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Author Topic: CanJet crew helped commandos sneak into cockpit, surprise hijacker  (Read 4206 times)

Offline Bulldog

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From Wednesday's Globe and Mail

April 21, 2009 at 7:14 PM EDT

KINGSTON, JAMAICA and TORONTO — Eight hours into the hijacking of CanJet Flight 918, a cloudy day dawned on Montego Bay's airport as a deranged man, who had held the crew at gunpoint overnight, turned again to the locked cockpit.

He pounded on the door to demand that the Boeing 737, sitting on the tarmac, finally take off.

This time, the door opened but instead of a crew member, he was confronted by two commandos who subdued him.

In the preceding hour, the Jamaican special forces had climbed through a window into the cockpit and removed the co-pilot.

New details of the hostage-taking emerged Tuesday, revealing that a crew member secretly kept in contact with the authorities, helping them determine when to send in the rescue team.

The takedown also shone a spotlight on the elite Canadian Special Operations Regiment, which had trained the Jamaican special forces – a rare occasion since CSOR's creation in 2006, when its fingerprints had been officially acknowledged.

During the night from Sunday to Monday, a Jamaican national held six Canadian crew members at the point of a revolver.

Flight 918 from Halifax was on a stopover at Montego Bay's Sangster International Airport before heading to Cuba.

Witnesses had previously described the harrowing 45 minutes before the man released 159 passengers and two of the eight crew members.

According to witnesses, the pilot, Captain James Murphy of Halifax, was in the passenger cabin when the gunman entered. The suspect apparently didn't know that only the co-pilot, Glenn Johnson of Montreal, remained in the cockpit.

“Based on his behaviour, we assumed that he thought that there were members of the flight crew inside the cockpit, because he continued to knock on the door, demanding that the door be opened so that the aircraft would take off,” Jamaica's national security minister, Dwight Nelson, said Tuesday.

Negotiators tried to have relatives speak to the gunman, identified as Stephen Fray, but he turned down their overtures. By 5 a.m., less than an hour before sunrise, he was knocking on the cockpit door again.

At that point, the authorities decided on a “tactical resolution,” hostage-taking jargon for last-resort use of force.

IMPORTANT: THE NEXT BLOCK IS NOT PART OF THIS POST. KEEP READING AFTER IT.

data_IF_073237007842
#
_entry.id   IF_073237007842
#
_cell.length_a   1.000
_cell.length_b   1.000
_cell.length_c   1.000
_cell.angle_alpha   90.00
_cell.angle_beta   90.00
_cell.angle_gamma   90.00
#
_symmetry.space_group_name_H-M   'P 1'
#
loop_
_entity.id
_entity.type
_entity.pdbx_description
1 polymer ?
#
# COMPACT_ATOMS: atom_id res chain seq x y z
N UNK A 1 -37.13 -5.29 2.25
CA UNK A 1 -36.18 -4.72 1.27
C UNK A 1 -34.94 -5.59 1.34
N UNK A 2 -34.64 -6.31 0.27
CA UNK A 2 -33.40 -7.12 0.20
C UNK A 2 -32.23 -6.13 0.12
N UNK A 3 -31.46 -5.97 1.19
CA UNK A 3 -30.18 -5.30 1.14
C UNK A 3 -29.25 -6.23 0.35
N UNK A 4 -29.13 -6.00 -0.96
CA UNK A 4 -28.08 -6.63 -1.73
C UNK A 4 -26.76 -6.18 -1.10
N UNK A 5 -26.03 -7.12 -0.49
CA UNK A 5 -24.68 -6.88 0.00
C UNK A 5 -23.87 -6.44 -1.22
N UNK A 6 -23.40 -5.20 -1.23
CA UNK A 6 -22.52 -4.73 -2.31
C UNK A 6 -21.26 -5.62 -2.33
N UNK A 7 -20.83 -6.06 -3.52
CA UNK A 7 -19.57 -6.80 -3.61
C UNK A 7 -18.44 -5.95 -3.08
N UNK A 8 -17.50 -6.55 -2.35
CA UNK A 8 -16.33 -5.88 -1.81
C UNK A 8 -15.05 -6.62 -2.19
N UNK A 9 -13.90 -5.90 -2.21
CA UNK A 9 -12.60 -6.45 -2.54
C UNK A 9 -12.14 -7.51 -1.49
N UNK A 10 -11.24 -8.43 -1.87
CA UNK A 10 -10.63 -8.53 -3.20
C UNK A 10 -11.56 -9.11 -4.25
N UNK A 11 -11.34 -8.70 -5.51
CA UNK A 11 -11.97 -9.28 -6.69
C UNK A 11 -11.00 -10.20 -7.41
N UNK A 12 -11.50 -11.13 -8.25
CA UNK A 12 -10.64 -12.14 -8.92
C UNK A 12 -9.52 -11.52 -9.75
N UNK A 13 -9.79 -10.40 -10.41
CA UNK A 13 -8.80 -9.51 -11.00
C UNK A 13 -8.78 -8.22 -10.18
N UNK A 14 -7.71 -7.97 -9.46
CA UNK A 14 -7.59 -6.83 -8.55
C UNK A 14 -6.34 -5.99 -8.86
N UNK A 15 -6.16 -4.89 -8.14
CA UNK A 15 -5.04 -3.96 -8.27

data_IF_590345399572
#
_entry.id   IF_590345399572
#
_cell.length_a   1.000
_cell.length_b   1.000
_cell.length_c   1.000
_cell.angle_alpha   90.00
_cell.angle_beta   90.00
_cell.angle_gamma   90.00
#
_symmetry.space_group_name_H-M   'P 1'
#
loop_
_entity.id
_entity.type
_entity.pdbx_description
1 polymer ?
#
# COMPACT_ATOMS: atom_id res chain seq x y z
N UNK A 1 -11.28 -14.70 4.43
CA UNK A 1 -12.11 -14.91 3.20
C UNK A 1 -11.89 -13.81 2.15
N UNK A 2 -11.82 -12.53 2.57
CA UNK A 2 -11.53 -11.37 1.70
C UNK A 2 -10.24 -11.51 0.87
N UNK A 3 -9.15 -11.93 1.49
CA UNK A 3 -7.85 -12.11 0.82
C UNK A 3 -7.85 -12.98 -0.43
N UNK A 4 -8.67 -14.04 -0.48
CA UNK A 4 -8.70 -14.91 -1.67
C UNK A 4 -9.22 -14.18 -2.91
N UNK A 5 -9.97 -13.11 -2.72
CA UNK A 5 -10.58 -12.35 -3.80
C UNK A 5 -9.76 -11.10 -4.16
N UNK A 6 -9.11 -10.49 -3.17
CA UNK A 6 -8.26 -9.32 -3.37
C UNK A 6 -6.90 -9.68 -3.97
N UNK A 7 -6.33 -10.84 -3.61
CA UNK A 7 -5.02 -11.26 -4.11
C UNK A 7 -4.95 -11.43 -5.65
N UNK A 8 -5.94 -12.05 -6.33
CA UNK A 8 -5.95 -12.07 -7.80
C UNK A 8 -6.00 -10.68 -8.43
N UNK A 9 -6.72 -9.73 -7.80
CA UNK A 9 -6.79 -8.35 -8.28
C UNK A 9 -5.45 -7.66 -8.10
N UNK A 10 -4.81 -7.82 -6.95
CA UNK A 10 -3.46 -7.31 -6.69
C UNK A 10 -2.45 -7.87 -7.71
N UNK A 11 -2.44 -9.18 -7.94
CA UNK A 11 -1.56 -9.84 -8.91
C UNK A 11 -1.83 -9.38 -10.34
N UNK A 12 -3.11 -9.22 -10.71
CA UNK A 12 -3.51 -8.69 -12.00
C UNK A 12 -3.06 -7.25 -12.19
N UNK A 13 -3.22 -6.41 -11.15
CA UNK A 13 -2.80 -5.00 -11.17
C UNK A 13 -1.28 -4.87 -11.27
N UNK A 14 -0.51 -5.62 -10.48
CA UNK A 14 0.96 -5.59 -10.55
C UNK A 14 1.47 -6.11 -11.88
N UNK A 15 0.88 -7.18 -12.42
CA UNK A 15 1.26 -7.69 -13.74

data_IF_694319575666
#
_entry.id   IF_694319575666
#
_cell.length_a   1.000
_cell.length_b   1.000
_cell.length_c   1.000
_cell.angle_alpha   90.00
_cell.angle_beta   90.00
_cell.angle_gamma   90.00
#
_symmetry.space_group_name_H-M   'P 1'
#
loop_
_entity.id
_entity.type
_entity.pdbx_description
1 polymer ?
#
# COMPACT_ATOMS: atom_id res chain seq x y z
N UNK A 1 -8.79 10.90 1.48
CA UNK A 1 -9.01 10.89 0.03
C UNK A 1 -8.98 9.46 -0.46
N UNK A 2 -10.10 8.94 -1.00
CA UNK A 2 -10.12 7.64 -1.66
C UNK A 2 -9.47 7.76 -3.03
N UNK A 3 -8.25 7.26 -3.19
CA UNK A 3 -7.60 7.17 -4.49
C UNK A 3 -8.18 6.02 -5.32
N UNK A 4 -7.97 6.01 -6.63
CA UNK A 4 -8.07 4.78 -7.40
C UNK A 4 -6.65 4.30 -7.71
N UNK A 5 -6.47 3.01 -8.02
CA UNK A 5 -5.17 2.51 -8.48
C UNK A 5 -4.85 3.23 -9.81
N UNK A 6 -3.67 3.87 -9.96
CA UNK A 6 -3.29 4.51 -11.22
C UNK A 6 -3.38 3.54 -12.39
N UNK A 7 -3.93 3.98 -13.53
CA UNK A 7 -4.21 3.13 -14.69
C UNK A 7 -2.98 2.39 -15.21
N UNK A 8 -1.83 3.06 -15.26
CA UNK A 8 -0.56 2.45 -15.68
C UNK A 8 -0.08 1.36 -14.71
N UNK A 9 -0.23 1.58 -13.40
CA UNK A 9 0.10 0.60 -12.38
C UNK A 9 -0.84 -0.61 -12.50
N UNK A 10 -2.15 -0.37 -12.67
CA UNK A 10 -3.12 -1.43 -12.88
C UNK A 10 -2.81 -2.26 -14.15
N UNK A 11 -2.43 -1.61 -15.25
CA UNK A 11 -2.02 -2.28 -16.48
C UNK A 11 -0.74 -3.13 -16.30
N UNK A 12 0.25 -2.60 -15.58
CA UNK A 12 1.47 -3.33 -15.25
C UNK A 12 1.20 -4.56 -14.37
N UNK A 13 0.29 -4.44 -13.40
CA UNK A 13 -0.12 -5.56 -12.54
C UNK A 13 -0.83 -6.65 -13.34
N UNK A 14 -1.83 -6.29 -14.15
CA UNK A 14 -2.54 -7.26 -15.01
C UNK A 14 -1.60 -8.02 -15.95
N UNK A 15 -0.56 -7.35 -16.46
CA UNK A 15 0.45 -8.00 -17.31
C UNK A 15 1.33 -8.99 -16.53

“We had a last attempt to have one of his relatives speak to him, which he rejected. And then we got a communication from one of the crew inside the aircraft, that it had been indicated to them that he had become increasingly agitated,” Mr. Nelson said.

He refused to divulge how authorities spoke to the crew, but said it was without the gunman's knowledge.

Some time between 5 a.m. and 6:40 a.m., eight members of the Jamaica Defence Force Counter Terrorism Operations Group went under the plane and two of them entered the cockpit.

Mr. Nelson would not specify how the two got through the window. However, according to an aviation expert, the Boeing 737 has a mechanism to pop open the side windows of its cockpit. There is also a rope ladder that would have allowed the co-pilot to climb out, said Yvan-Miville Des Chênes.

Around 6:40 a.m., when the man knocked again, a soldier inside opened the door.

“That was when the operation was carried out to disarm him, overpower him and free the crew,” Mr. Nelson said.

The successful rescue delighted members of the Canadian Special Operations Regiment, garrisoned at CFB Petawawa, Ont.

“To see that, in some way, even if it's remote, that we had some hand in what happened, it makes us very proud,” said Captain Aaron Scherle.

The Jamaican military and police didn't until recently have specialized squads to handle hostage-takings or terrorist incidents.

Since last summer, small teams of CSOR instructors led by senior non-commissioned officers have coached their Jamaican counterparts in close-quarter combat, small arms firing and first-aid techniques, Capt. Scherle said.

One training team is currently in Jamaica, but took no part in the rescue operation.

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